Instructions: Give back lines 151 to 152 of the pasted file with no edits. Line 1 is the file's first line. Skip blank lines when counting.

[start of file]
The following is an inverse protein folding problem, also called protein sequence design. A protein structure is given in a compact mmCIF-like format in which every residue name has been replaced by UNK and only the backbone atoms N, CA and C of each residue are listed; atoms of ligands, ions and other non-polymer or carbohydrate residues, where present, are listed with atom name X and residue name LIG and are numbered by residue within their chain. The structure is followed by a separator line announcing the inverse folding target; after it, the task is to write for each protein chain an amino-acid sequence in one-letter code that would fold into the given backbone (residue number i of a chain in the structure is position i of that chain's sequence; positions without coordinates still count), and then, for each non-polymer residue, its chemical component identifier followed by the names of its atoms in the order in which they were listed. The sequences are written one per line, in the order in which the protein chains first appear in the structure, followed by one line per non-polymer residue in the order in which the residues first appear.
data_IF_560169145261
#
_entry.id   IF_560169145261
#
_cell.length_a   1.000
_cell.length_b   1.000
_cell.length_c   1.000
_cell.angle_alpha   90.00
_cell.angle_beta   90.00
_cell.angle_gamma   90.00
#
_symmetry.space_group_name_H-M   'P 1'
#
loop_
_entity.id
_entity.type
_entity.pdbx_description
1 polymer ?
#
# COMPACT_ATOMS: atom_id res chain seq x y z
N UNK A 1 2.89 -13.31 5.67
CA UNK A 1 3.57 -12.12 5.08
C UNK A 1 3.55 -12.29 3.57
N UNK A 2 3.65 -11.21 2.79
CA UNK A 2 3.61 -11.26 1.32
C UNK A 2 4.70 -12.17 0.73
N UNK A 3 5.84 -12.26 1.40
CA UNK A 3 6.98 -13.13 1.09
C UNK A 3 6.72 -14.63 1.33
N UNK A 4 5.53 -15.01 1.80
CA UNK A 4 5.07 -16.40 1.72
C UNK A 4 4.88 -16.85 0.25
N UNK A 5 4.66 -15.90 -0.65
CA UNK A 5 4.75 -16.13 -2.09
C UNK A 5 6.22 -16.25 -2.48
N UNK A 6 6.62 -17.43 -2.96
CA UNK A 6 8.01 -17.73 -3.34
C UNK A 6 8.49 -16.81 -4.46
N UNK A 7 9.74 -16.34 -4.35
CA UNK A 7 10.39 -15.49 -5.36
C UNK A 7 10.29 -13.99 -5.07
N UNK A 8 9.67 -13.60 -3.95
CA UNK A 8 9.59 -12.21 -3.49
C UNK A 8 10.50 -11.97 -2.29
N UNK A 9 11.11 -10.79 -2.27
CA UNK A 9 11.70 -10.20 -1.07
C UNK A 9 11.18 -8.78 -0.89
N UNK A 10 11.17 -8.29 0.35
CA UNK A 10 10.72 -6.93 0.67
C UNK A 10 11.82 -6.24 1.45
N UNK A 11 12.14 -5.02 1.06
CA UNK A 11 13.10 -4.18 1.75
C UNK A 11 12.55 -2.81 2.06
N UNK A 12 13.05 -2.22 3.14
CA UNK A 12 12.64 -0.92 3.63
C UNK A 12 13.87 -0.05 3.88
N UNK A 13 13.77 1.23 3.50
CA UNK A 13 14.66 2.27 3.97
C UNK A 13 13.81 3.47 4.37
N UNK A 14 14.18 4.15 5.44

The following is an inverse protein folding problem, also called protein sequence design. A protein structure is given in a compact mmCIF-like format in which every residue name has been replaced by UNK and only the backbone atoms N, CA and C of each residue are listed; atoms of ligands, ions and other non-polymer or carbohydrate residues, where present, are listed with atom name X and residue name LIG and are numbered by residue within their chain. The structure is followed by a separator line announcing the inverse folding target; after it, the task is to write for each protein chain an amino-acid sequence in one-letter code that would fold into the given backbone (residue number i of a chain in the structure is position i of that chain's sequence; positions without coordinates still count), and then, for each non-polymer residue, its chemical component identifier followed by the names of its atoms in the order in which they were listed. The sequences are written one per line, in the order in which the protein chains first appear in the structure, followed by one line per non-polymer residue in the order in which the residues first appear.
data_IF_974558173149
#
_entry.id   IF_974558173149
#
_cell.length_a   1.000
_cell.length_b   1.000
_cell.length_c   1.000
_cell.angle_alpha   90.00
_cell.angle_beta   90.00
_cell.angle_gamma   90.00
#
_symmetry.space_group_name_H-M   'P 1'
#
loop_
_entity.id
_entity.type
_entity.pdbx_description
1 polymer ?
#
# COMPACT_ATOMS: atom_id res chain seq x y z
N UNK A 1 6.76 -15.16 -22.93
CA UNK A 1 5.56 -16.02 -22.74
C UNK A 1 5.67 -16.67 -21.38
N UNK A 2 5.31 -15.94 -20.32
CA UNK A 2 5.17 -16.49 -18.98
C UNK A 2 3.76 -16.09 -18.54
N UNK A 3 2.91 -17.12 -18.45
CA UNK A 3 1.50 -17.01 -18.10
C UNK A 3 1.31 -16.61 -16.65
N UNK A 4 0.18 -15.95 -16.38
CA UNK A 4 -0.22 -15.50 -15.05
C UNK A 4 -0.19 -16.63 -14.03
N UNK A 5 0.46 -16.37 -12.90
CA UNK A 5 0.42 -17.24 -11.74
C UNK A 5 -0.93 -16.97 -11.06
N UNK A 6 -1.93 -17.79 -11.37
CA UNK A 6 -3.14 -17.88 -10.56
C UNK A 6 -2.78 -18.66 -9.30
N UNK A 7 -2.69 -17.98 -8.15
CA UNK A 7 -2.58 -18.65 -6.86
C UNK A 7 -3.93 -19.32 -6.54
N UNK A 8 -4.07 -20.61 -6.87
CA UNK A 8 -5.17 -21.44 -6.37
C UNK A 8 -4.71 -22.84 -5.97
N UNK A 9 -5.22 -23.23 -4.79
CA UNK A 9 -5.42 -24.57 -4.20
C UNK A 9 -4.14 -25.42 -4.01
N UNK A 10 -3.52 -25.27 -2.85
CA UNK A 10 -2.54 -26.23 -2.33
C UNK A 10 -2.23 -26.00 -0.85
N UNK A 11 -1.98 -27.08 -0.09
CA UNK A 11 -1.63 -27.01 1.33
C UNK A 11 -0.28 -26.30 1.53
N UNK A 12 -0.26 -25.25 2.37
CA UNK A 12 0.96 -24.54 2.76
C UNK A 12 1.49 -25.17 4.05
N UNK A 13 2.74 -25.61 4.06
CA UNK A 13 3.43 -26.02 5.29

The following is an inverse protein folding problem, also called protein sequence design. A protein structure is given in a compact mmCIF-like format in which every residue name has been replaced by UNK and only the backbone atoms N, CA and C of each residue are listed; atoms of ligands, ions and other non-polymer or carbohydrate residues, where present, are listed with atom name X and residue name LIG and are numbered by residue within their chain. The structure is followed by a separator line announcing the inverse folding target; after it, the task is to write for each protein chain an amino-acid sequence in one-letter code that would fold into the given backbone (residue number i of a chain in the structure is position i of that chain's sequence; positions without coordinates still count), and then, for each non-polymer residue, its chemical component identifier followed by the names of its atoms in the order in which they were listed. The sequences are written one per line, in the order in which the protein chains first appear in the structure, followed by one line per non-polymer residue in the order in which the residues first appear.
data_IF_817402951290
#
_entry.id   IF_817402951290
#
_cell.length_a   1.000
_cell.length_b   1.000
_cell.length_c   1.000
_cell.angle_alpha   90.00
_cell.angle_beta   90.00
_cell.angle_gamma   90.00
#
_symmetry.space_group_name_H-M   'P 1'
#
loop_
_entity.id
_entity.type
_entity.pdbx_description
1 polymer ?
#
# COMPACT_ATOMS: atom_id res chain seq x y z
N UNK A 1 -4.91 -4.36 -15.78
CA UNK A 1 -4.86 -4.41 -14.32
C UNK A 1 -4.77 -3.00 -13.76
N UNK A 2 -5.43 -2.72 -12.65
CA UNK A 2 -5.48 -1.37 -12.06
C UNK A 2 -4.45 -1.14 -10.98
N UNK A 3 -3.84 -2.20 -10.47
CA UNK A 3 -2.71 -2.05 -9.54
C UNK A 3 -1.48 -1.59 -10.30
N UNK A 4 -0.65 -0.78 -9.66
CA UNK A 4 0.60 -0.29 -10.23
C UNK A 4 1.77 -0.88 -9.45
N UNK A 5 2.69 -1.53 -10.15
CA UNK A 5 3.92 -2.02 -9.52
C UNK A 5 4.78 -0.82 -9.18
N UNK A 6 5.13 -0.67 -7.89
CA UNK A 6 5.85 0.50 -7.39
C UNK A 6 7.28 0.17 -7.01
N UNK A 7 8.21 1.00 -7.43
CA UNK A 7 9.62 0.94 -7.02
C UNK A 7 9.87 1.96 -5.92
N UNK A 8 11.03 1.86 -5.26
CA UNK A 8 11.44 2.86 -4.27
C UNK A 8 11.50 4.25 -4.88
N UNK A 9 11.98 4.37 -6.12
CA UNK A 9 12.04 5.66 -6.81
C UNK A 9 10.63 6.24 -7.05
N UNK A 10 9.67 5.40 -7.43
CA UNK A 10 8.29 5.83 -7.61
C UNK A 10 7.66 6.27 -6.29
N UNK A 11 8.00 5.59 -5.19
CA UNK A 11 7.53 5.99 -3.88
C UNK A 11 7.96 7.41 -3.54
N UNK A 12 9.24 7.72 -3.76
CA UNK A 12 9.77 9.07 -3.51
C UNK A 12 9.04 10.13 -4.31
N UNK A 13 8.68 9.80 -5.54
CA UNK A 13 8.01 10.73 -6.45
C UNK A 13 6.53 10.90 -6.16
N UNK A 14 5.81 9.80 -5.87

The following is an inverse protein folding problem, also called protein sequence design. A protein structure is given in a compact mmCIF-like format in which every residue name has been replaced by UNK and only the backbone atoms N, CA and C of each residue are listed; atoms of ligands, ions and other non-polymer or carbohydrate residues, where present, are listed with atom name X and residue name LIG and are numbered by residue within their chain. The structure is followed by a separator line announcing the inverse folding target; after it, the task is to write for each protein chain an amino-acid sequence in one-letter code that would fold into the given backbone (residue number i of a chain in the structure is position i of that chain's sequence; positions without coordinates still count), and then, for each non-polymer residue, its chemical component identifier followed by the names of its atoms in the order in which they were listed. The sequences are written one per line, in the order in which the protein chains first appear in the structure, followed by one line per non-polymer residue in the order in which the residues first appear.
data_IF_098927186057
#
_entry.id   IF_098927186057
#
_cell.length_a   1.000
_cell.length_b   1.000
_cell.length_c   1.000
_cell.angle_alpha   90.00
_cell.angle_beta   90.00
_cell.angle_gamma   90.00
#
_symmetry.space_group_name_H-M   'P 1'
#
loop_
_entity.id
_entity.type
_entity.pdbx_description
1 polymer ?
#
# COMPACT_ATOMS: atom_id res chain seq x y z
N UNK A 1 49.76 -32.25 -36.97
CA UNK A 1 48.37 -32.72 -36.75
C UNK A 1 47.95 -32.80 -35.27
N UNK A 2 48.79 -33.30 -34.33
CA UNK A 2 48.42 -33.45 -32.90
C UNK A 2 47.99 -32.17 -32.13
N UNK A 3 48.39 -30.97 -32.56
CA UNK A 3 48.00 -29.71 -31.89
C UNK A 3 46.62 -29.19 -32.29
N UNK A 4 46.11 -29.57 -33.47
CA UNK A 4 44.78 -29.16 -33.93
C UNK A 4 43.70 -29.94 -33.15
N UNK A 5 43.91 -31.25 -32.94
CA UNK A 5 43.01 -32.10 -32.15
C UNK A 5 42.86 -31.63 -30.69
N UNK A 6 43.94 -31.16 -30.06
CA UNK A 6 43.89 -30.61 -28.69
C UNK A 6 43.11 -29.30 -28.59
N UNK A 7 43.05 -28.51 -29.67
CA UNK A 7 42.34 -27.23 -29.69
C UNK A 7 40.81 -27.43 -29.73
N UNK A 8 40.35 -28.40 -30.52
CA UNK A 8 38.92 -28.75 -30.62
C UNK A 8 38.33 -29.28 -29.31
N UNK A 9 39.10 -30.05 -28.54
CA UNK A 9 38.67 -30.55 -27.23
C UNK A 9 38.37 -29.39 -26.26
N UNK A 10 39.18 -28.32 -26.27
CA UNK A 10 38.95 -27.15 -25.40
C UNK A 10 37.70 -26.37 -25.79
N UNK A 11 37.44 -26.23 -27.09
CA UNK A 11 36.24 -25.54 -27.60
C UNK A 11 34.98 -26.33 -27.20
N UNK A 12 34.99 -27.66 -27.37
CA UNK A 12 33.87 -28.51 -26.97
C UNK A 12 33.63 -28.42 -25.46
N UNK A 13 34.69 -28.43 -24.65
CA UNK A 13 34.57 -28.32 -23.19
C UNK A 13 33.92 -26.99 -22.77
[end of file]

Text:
N UNK A 4 -0.65 -0.78 -9.66
CA UNK A 4 0.60 -0.29 -10.23